English Skit for ELLs: Spring Fever

Has spring sprung in your neck of the woods? Have you taught your learners some spring idioms? Spring Fever is an easy skit to celebrate the beginning of spring. This skit has five main parts (one narrator and four neighbors). There are also a few lines for the chorus (other neighbors). You can change the names to your students’ names. Happy Spring!


  • Narrator
  • Ella
  • Lucille
  • Juan
  • Ralph
  • Neighbors (who will say everything in bold)


  • sunglasses or Easter bonnet for Ella
  • cane or gray wig for Lucille
  • briefcase or file folder for Juan
  • garden tools for Ralph
  • rakes or brooms for the neighbors


Spring Fever

The energetic, joyful narrator stands in the center of the stage. Each character walks toward the narrator (or performs an appropriate action) when it is his/her turn to speak. The other neighbors (the chorus) can busy themselves raking or sweeping in various corners of the stage. The chorus joins in for all of the idiomatic language and expressions in bold.

Narrator: It’s the first day of spring and I am full of the joys of spring. Let’s see how my neighbors are doing. Here comes Ella. She’s a ray of sunshine. Well hello there. Happy spring! How are you today?
Ella: I couldn’t be better! I have spring fever. Don’t you?
Narrator: I sure do! Oh, look. Here comes Lucille. Hi, neighbor. Long time no see. How is your back?
Lucille: Well, I may be no spring chicken, but even I have a spring in my step today!
Narrator: That’s great to hear. Oh look. Here’s my friend, Juan. He seems to be walking on eggshells. Is everything okay, bud?
Juan: I sure hope so. I have a job interview today.
Narrator: Didn’t you just get a new job?
Juan: You know me! The grass is always greener on the other side.
Narrator: Don’t put all your eggs in one basket! Hey, have a look at Ralph. He seems ready to spring into action!
Narrator: [shouting to neighbor who is kneeling in garden] Happy spring, Ralph! You aren’t planting flowers already, are you?
Ralph: You bet I am! Everything is coming up roses!
Narrator: [aside to the audience, skeptical that winter won’t return] Don’t count your chickens before they hatch!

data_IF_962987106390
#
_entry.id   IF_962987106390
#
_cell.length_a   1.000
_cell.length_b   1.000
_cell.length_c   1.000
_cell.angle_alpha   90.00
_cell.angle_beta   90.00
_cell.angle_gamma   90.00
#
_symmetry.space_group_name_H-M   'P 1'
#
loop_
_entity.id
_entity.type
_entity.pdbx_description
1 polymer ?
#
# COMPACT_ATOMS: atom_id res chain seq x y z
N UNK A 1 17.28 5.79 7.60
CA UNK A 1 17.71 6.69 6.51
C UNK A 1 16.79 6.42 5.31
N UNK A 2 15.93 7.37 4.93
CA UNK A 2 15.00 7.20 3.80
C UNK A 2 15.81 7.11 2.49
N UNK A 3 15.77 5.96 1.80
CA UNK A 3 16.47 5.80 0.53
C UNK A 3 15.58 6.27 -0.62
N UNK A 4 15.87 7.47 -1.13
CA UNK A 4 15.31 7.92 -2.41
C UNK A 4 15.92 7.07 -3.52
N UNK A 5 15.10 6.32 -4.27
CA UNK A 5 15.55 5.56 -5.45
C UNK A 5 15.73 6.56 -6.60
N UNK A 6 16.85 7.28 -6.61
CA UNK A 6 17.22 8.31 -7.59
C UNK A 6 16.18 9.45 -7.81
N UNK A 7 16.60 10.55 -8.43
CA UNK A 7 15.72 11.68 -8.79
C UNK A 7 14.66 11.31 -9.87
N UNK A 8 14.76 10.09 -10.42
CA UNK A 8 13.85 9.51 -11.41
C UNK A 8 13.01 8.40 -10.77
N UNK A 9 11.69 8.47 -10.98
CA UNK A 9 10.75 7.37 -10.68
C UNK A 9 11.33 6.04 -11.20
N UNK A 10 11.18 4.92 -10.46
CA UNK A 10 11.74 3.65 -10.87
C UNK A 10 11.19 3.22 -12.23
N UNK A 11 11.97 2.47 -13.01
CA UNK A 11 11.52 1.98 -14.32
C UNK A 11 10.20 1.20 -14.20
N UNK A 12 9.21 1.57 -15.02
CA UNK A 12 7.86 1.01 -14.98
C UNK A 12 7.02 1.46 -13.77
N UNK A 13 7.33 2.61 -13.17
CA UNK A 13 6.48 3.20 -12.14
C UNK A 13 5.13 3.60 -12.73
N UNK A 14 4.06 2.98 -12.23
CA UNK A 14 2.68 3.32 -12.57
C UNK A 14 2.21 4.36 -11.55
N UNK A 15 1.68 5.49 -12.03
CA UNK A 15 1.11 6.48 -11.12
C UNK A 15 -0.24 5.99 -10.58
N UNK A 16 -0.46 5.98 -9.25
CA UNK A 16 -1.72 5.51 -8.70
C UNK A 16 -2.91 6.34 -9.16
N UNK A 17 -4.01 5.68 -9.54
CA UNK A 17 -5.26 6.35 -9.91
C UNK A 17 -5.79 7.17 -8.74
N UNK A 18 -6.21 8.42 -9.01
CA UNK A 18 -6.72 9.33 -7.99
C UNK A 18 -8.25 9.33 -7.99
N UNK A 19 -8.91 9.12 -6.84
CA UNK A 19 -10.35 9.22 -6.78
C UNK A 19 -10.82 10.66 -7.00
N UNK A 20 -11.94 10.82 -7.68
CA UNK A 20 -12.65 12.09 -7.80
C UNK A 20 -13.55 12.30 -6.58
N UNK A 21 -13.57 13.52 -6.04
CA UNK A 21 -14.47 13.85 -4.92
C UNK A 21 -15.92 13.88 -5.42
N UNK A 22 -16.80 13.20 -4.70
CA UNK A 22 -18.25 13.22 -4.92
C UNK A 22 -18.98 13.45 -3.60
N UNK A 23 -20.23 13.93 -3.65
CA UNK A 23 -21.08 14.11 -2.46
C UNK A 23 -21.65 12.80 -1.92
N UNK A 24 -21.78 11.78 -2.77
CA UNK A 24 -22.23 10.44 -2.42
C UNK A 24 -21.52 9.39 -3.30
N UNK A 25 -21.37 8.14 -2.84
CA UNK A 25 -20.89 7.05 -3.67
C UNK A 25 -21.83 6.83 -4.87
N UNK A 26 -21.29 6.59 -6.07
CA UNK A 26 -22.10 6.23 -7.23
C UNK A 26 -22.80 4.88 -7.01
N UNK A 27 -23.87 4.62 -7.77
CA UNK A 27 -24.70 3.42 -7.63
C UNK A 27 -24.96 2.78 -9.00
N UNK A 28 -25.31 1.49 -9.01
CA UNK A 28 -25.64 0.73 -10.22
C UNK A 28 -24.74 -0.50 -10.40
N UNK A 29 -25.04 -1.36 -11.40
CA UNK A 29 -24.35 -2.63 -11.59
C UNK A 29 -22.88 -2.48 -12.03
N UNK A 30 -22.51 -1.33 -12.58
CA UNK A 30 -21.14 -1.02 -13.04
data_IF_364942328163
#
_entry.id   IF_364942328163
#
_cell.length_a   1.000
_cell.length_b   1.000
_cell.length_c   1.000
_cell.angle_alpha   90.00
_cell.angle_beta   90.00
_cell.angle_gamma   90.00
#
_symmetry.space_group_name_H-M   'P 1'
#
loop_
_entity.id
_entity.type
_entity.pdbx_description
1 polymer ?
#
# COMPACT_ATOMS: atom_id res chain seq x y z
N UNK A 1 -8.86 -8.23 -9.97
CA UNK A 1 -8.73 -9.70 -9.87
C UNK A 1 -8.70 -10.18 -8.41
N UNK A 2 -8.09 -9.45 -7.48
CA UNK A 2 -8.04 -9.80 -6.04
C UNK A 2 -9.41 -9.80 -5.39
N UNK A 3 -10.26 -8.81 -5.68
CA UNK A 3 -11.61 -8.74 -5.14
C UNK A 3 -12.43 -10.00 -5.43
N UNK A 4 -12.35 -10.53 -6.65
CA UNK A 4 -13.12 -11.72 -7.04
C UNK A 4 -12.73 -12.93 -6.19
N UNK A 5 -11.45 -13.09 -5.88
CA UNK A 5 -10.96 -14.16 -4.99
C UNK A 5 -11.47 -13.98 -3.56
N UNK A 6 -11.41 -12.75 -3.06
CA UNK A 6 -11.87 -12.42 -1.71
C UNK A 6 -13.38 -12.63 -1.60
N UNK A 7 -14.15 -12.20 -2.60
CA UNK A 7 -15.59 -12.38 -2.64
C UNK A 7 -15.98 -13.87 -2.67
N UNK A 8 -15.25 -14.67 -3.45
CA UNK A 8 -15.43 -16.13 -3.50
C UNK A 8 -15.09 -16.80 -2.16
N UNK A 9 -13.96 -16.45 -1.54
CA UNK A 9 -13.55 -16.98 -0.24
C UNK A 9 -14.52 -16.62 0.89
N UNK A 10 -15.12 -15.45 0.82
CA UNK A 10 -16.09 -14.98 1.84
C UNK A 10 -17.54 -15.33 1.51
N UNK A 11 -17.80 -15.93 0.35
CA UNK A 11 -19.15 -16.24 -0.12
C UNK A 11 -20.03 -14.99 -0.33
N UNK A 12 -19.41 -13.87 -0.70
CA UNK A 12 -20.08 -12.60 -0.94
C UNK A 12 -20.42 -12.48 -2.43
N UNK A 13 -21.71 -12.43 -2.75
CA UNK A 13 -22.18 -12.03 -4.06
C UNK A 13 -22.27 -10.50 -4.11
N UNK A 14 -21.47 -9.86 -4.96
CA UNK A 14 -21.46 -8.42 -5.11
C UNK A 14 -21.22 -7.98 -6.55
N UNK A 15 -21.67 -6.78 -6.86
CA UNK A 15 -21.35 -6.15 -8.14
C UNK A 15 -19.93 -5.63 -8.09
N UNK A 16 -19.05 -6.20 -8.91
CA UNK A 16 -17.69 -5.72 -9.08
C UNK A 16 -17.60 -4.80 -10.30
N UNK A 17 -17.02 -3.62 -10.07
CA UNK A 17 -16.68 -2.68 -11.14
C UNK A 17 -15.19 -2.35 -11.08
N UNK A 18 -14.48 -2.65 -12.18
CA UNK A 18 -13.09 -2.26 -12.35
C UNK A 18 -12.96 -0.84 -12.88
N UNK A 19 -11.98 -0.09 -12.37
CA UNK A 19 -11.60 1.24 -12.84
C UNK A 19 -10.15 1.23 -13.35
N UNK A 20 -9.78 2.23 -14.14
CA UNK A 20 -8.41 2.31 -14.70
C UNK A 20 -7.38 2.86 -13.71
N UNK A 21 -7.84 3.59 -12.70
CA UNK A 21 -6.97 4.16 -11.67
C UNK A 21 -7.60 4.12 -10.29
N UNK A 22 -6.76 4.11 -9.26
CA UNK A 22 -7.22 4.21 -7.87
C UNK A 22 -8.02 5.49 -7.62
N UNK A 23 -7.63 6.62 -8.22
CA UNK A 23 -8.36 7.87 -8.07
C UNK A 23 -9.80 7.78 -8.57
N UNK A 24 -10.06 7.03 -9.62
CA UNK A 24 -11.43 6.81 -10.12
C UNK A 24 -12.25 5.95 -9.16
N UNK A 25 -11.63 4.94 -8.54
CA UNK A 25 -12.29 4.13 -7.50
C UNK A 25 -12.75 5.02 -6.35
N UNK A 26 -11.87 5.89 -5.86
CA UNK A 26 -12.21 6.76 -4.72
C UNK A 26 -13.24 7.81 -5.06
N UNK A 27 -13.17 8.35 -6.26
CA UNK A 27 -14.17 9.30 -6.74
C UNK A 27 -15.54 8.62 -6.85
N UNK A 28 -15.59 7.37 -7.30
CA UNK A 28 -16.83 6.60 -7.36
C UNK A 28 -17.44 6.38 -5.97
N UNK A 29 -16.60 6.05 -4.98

Narrator: [to Ralph] I think I’ll spring for some tulips myself!
Narrator: [back to audience] Well, there you have it, folks! Spring has sprung! How are things looking in your neck of the woods?


Vocabulary Meaning
full of the joys of spring very joyful
a ray of sunshine a person who is very positive
spring fever a feeling of happiness when balmy weather returns
no spring chicken not a young person anymore
have a spring in one’s step to feel alive and energetic
walking on eggshells feeling nervous
bud a friend (short for “buddy”)
the grass is always greener on the other side one always thinks the alternative will bring more happiness
Don’t put all your eggs in one basket. Don’t rely on one thing to make you happy or achieve success.
Everything is coming up roses. Life is wonderful.
Don’t count your chickens before they hatch. Don’t get too excited until you know that something is really going to happen.
spring for to spend a bit more money on something
your neck of the woods your neighborhood/community



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  1. Sharon says:

    Mar 20, 2018 at 12:07 pm

    This is great! Thank you so much. I appreciate the integration of the idioms into the role play. This will be great speaking practice for our group.


    • Tara Benwell says:

      Mar 20, 2018 at 12:10 pm

      Thanks, Sharon! We hope you have fun with it. Happy first day of spring!


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